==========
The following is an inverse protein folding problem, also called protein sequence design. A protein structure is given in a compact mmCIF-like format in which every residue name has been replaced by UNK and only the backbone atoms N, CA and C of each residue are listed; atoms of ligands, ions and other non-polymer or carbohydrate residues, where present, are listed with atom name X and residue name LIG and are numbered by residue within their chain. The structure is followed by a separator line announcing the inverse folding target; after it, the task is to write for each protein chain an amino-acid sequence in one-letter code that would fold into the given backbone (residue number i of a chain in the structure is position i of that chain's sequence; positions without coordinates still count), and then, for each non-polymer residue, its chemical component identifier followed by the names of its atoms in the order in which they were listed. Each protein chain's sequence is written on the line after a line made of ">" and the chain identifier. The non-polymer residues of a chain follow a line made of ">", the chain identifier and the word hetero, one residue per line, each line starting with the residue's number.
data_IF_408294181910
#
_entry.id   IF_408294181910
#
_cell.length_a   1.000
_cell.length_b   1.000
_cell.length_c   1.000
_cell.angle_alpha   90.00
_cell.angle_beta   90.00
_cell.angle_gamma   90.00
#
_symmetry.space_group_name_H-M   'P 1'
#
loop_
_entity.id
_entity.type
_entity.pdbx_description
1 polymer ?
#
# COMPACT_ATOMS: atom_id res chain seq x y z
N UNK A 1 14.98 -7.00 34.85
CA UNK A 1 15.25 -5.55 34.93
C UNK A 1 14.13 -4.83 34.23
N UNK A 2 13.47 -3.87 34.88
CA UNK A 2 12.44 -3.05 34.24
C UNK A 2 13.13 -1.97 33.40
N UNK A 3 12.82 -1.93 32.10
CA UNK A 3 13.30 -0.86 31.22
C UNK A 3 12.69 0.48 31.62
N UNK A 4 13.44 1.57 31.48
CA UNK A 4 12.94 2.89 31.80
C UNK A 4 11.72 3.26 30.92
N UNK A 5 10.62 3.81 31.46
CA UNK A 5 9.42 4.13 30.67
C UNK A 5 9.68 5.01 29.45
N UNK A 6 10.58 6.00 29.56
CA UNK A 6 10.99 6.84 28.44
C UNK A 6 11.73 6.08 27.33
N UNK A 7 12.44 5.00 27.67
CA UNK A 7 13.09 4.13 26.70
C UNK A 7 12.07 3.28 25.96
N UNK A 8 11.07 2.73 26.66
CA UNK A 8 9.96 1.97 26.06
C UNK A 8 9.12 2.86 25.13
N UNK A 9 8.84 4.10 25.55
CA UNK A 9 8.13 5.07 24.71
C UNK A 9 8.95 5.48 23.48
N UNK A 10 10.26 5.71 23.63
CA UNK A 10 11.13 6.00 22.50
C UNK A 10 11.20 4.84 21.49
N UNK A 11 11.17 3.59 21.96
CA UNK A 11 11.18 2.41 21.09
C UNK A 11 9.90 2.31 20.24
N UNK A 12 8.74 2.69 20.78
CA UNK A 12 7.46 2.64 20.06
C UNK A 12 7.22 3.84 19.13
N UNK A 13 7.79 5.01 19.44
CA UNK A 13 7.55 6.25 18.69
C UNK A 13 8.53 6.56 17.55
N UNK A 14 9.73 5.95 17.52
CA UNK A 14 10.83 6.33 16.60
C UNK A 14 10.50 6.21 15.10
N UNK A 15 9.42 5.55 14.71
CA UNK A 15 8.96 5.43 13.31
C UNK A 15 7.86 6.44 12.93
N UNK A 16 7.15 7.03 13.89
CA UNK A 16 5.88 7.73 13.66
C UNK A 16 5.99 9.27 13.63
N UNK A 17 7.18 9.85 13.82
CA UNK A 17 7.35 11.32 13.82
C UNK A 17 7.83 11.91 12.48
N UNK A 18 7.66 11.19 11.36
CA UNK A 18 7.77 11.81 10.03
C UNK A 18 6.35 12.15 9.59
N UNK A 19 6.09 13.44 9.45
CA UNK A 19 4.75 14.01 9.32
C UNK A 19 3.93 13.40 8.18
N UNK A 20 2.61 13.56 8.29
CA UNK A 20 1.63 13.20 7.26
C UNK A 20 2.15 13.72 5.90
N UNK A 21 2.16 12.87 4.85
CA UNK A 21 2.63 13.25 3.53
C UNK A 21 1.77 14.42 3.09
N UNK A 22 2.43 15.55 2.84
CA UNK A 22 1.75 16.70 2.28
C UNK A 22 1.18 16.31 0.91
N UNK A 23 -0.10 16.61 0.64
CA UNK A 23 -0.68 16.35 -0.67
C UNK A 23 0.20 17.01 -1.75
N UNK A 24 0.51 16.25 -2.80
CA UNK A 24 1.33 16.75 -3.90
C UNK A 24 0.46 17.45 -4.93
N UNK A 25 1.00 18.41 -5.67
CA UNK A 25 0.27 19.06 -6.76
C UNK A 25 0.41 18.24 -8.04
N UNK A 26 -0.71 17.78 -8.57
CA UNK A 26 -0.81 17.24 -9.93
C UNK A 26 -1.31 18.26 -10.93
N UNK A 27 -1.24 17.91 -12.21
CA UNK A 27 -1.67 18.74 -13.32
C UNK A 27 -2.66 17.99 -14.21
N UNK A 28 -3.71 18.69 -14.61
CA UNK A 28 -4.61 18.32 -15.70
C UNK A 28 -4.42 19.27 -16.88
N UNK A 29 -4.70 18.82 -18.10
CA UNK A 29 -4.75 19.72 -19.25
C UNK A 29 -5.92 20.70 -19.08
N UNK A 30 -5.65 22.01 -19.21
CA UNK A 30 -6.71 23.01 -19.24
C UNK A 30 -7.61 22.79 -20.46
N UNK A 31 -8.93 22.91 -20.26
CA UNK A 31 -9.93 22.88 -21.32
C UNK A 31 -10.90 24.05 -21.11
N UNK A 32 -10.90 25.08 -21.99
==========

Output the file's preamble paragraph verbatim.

The following is an inverse protein folding problem, also called protein sequence design. A protein structure is given in a compact mmCIF-like format in which every residue name has been replaced by UNK and only the backbone atoms N, CA and C of each residue are listed; atoms of ligands, ions and other non-polymer or carbohydrate residues, where present, are listed with atom name X and residue name LIG and are numbered by residue within their chain. The structure is followed by a separator line announcing the inverse folding target; after it, the task is to write for each protein chain an amino-acid sequence in one-letter code that would fold into the given backbone (residue number i of a chain in the structure is position i of that chain's sequence; positions without coordinates still count), and then, for each non-polymer residue, its chemical component identifier followed by the names of its atoms in the order in which they were listed. Each protein chain's sequence is written on the line after a line made of ">" and the chain identifier. The non-polymer residues of a chain follow a line made of ">", the chain identifier and the word hetero, one residue per line, each line starting with the residue's number.